Solomatov, V. S. Initiation of subduction by small-scale convection. J. Geophys. Res. 109, B01412 (2004).
Driscoll, P. & Bercovici, D. Divergent evolution of Earth and Venus: influence of degassing, tectonics, and magnetic fields. Icarus 226, 1447–1464 (2013).
Gillmann, C., Golabek, G. J. & Tackley, P. J. Effect of a single large impact on the coupled atmosphere–interior evolution of Venus. Icarus 268, 295–312 (2016).
Elkins-Tanton, L. T. Magma oceans in the inner solar system. Annu. Rev. Earth Planet. Sci. 40, 113–139 (2012).
Monteux, J. et al. Mechanical adjustment after impacts during planetary growth. Geophys. Res. Lett. 34, L24201 (2007).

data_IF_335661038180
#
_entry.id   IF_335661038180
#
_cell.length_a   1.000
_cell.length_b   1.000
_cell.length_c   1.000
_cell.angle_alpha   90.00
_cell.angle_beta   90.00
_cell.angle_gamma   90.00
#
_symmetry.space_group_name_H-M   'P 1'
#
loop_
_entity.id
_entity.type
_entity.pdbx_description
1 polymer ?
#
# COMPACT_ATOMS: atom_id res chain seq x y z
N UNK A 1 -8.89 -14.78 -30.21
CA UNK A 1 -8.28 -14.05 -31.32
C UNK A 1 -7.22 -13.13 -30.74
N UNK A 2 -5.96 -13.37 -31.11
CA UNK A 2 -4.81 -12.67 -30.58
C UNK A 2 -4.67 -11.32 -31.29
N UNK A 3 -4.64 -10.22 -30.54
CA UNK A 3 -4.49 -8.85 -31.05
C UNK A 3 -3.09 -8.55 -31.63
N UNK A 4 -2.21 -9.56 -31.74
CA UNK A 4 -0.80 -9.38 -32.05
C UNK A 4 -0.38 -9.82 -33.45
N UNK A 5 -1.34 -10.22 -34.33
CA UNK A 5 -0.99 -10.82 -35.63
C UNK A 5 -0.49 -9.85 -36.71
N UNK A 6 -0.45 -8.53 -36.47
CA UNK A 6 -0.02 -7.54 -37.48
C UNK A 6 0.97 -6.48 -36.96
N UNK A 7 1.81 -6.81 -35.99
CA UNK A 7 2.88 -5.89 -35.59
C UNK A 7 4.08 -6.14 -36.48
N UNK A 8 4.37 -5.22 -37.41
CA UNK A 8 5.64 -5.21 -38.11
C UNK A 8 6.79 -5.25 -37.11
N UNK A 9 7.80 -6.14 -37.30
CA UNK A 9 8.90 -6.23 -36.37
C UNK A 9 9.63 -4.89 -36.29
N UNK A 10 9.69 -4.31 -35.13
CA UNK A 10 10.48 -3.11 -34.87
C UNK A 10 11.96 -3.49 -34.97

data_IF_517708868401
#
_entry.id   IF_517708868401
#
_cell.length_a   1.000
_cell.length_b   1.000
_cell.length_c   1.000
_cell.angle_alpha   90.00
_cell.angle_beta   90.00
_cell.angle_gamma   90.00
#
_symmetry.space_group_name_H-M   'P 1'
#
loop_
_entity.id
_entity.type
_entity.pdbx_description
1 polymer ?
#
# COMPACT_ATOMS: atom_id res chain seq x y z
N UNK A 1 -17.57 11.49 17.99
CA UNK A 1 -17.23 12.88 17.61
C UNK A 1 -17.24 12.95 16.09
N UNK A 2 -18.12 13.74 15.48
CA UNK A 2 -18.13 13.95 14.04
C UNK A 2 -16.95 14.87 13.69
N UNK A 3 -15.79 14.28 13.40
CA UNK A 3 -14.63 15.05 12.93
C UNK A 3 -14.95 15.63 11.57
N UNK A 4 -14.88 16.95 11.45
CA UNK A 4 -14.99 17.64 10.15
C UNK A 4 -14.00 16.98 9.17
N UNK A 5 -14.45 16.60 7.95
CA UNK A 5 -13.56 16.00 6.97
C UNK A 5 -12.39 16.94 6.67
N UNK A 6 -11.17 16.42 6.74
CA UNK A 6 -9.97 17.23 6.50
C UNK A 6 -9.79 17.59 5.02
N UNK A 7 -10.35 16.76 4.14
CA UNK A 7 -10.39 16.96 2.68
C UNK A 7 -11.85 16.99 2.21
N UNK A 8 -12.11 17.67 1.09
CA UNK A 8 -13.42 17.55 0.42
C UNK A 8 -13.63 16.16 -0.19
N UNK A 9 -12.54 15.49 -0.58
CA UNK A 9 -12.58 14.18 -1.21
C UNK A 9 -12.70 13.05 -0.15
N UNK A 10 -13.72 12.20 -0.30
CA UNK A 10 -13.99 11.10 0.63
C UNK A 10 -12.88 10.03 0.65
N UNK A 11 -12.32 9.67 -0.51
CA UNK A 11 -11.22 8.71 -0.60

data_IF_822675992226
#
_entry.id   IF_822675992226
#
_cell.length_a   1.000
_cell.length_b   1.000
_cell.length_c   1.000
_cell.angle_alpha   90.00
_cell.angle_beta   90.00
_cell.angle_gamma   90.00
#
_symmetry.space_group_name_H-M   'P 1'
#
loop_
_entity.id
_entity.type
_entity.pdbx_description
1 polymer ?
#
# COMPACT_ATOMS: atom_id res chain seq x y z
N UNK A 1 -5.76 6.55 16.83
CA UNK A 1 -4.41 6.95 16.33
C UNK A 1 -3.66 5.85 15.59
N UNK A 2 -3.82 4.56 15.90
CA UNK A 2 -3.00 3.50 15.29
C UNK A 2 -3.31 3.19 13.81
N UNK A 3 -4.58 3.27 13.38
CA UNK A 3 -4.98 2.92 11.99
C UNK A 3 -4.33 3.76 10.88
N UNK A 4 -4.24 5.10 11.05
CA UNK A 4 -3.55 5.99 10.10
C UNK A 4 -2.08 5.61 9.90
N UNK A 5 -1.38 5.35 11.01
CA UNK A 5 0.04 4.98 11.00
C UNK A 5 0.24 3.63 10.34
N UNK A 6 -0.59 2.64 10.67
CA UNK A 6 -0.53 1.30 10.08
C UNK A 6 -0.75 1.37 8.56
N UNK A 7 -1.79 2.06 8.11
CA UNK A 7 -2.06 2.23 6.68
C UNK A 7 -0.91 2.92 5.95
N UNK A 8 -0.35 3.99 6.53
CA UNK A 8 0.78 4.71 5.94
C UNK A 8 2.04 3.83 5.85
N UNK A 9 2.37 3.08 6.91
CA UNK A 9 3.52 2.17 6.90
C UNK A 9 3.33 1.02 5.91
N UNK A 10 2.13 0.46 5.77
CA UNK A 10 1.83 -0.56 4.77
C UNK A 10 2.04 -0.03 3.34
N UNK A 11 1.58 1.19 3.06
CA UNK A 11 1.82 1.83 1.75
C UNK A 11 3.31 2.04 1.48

Shuvalov, V. Atmospheric erosion induced by oblique impacts. Meteorit. Planet. Sci. 44, 1095–1105 (2009).
Brasser, R., Mojzsis, S. J., Werner, S. C., Matsumura, S. & Ida, S. Late veneer and late accretion to the terrestrial planets. Earth Planet. Sci. Lett. 455, 85–93 (2016).
Jacobson, S. A. et al. Highly siderophile elements in Earth’s mantle as a clock for the Moon-forming impact. Nature 508, 84–87 (2014).
Pepin, R. O. On the origin and early evolution of terrestrial planet atmospheres and meteoritic volatiles. Icarus 92, 2–79 (1991).
Muenow, D. W. & Wilson, L. High-temperature mass spectrometric degassing of enstatite chondrites: implications for pyroclastic volcanism on the aubrite parent body. Geochim. Cosmochim. Acta 56, 4267–4280 (1992).
Marty, B. The origins and concentrations of water, carbon, nitrogen and noble gases on Earth. Earth Planet. Sci. Lett. 313, 56–66 (2012).
Pearson, V. K. et al. Carbon and nitrogen in carbonaceous chondrites: elemental abundances and stable isotopic compositions. Meteorit. Planet. Sci. 41, 1899–1918 (2006).